Economy

Wholesale inventories ticked up 0.4% in February, in line with expectations

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A forklift operator moves a pallet of solar panels at the SolarCity warehouse facility in Cranbury, New Jersey.
Michael Nagle | Bloomberg | Getty Images

U.S. wholesale inventories climbed 0.4 percent in February, falling in line with economists' expectations, the Commerce Department announced on Friday.

Economists were expecting a gain of 0.4 percent in February, according to a poll by Thomson Reuters. In January wholesale inventories decreased 0.2 percent, the biggest drop since February 2016, after jumping 1 percent in December.

The Friday report said February 2017 sales of merchant wholesalers, except manufacturers' sales branches and offices, and after adjustments, reached $464.9 billion. Total inventories of merchant wholesalers, except manufacturers' sales branches and offices, and after adjustments, were $594.2 billion at the end of the month, the Commerce Department added.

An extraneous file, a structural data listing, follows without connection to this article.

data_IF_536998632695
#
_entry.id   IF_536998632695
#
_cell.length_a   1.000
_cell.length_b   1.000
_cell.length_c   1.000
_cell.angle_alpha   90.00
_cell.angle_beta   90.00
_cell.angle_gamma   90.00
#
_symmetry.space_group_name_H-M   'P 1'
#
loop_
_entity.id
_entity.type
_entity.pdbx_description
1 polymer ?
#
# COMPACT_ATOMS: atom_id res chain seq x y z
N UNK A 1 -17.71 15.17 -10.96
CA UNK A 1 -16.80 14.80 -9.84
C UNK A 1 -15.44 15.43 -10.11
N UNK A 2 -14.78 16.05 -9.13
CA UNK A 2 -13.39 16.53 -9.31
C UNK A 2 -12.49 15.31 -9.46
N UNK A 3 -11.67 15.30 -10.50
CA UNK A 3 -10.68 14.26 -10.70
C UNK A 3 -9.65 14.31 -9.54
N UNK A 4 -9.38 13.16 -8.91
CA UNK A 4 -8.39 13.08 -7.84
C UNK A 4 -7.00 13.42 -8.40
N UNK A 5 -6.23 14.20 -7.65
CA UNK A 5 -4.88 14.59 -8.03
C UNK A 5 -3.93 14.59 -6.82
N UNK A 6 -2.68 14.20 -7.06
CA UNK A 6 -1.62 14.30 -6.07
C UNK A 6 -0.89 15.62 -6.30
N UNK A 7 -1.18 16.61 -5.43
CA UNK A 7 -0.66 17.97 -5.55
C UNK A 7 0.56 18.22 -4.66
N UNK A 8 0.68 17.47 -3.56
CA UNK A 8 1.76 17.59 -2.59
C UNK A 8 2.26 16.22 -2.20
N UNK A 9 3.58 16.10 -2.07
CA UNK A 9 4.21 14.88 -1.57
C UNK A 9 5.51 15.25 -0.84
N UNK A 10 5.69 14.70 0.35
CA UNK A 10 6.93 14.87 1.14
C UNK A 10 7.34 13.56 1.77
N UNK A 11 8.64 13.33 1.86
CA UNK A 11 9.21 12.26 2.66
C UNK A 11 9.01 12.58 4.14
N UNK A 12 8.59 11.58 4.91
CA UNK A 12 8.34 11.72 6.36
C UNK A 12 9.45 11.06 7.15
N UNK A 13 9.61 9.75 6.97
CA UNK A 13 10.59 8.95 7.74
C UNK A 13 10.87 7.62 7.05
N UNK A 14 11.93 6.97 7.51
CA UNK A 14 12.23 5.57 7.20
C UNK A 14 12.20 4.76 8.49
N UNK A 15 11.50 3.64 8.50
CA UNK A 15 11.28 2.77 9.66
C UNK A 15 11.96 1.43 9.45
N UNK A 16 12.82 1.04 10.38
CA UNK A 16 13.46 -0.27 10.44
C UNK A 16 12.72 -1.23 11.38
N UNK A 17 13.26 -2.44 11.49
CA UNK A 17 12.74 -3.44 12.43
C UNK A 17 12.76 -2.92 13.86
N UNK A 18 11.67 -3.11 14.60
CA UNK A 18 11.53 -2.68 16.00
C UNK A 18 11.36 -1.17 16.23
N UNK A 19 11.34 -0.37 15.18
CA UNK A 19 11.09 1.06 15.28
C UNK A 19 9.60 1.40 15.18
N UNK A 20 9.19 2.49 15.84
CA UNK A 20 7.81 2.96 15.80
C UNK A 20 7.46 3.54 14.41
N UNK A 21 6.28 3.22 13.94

The ratio of inventories to sales — a measure of how heavily stocked companies are — fell to 1.28 in February, down from 1.36 the same period a year earlier. The ratio has dropped abruptly since 2016.

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